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HUNTINGTON BEACH : Mays Says City's Past Holds Key to Future

January 05, 1990|BILL BILLITER

Mayor Thomas F. Mays envisions this beach community going back in time in 1990.

"Our redeveloped downtown will be made into a village, just as the town started out many years ago," Mays said. "The downtown will have a traditional Main Street with a village atmosphere. You can walk there and take care of all your basic needs, such as going to the dry cleaners, the dentist, the real estate office. We're making it into a traditional downtown."

Huntington Beach's new "downtown village" will be the result of a $500-million redevelopment effort. Mays said the first new buildings downtown will open in 1990. "The Waterfront Hilton Hotel will open in July or August, and we expect another hotel to be under way by then," he said. "The Pierside Pavilion--the new building on Main Street at Pacific Coast Highway--also will open in 1990. It'll have movie theaters, restaurants, a new Golden Bear night club, business offices and retail shops."

On the Main Street block next to Pierside Pavilion, work will start in 1990 on parking structures and retail shops, the mayor added.

Mays said that in 1990 the city also expects work to start on a new pier to replace the landmark structure that has been closed because of its unsafe condition since the summer of 1988.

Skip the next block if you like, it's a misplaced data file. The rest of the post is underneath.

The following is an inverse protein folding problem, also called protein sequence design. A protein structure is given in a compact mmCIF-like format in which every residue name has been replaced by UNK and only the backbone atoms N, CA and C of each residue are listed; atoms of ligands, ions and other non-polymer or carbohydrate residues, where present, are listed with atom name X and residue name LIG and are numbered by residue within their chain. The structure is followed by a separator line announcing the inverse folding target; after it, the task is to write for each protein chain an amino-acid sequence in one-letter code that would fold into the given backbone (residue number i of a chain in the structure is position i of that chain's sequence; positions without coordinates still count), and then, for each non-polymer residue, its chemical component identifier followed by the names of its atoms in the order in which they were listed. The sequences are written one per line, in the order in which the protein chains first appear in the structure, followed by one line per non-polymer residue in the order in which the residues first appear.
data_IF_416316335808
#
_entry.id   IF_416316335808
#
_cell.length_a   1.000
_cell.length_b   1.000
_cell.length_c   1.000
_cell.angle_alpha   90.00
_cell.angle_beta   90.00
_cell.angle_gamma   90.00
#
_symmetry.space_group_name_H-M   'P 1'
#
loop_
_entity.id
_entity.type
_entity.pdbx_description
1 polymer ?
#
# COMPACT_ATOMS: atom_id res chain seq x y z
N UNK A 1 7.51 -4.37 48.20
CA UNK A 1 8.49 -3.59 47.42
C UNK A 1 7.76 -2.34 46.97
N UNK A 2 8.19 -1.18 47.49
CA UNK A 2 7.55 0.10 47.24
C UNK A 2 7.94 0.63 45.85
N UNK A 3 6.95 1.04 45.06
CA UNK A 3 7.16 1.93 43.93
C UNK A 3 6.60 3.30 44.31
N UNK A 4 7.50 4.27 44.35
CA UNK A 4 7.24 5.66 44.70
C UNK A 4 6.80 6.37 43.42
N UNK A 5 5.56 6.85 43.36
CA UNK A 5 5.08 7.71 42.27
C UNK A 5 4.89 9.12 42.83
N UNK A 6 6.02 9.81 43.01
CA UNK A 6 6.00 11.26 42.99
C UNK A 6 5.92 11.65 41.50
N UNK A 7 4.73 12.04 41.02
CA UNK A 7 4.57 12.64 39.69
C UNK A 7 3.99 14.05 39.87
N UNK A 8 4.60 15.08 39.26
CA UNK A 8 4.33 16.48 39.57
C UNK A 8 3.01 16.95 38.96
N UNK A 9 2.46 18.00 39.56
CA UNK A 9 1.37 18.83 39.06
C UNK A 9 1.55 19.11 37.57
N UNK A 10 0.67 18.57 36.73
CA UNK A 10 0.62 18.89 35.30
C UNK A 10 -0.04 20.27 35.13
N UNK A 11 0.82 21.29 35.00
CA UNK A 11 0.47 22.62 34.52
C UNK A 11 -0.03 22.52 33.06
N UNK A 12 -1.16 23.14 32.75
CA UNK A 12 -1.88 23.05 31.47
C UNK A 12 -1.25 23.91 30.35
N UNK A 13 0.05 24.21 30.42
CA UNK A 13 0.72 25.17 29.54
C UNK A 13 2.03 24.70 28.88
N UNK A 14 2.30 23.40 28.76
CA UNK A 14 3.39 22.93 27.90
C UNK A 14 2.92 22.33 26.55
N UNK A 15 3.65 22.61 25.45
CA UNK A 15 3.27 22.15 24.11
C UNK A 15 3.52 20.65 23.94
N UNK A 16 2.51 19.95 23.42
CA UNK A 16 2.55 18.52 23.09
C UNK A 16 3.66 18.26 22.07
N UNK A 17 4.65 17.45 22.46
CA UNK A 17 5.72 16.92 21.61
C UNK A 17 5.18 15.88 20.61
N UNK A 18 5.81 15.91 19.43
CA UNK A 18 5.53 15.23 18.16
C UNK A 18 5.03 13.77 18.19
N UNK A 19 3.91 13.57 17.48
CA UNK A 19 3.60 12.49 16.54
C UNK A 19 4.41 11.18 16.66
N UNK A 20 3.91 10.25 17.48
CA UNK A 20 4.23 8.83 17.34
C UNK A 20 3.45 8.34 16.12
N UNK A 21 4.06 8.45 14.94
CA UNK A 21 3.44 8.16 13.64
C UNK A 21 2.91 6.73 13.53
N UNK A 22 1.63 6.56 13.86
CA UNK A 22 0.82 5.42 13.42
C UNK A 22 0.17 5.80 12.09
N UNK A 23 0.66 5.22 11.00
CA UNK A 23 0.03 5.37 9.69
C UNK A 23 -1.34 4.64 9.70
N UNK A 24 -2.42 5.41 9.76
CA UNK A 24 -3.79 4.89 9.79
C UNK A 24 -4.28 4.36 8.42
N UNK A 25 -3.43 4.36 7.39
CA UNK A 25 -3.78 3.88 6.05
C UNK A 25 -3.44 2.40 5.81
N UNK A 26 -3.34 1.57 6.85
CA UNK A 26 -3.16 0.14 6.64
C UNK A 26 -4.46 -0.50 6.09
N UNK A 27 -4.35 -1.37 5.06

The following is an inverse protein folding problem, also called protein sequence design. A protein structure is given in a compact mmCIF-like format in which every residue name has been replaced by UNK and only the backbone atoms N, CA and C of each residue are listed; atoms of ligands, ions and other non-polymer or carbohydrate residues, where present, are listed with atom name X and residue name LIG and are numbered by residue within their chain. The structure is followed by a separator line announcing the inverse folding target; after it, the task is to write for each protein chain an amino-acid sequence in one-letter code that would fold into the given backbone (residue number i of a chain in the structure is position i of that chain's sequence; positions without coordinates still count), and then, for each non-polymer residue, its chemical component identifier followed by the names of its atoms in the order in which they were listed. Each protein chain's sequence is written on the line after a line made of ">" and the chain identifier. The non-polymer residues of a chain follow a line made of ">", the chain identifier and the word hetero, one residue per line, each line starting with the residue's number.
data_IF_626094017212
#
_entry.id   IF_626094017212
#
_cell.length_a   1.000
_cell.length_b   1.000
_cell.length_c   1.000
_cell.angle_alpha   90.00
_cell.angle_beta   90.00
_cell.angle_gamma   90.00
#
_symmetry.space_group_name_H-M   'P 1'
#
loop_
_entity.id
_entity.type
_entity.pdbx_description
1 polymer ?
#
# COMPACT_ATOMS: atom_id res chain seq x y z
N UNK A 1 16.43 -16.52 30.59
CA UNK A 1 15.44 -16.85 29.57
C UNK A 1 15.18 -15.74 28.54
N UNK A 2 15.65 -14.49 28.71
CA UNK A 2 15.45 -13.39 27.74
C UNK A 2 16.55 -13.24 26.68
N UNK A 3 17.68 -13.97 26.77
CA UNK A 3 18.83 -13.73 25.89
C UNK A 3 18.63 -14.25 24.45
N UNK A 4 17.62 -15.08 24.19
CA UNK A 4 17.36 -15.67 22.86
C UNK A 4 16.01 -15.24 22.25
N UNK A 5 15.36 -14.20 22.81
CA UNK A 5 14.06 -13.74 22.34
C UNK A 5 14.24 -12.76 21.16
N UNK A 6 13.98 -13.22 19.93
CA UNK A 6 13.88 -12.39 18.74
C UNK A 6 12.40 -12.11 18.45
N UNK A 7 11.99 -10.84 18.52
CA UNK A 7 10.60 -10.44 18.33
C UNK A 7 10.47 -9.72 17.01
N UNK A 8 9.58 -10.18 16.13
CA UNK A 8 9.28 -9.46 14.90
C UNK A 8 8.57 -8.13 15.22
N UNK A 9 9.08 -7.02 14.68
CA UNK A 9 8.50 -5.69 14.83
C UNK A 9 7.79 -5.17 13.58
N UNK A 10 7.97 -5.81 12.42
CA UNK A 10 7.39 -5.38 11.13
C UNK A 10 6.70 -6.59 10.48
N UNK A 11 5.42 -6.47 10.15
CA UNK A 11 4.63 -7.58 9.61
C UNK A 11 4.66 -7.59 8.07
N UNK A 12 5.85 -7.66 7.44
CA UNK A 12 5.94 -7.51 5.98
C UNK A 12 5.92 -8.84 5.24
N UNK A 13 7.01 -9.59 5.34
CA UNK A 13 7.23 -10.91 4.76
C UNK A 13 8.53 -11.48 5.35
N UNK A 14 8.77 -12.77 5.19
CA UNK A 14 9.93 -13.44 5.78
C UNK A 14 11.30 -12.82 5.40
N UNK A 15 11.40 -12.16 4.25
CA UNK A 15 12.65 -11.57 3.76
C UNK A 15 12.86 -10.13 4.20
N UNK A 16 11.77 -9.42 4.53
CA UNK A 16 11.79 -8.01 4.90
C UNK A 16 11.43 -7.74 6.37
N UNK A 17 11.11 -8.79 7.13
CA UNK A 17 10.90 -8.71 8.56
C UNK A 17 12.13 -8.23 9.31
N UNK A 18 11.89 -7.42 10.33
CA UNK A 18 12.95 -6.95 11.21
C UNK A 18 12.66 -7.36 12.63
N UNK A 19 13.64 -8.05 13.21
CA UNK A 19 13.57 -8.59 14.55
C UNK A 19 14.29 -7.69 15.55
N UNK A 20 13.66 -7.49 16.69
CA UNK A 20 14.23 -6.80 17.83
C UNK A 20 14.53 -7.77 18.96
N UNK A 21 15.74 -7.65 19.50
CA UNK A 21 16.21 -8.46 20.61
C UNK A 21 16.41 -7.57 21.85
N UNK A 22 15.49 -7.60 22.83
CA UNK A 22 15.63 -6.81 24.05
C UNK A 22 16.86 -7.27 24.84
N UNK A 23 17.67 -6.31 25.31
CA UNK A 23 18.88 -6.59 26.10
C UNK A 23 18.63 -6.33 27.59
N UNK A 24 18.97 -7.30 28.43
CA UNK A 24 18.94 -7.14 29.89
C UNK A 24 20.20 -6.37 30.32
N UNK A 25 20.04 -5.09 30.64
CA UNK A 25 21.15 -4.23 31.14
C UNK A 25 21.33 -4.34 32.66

"I'll be going to Washington and Sacramento to try to get more funds for the pier," he said.

In the northwest corner of the city, the county is expected to dedicate the start of a new regional park that will connect the city's existing Central Park with bluffs overlooking the Bolsa Chica ecological preserve. The park is envisioned as having 113 acres, but Mays said he will be working to get the acreage increased.

The Bolsa Chica preserve itself will be greatly enhanced in the 1990s, Mays said. "Bolsa Chica will go from about 300 acres of wetlands to 1,150 acres of restored wetlands," he said.

The City Council early in 1990 is expected to act on a proposed plan for a massive new residential area in the city. Called the Holly-Seacliff Development, the project would convert 768 acres of land used chiefly for oil wells into homes and parks. About four new parks are scheduled to be built in that development, Mays said.

"I'm very optimistic for Huntington Beach in the 1990s," he said. "We're headed in the right direction to take us into the 21st Century."

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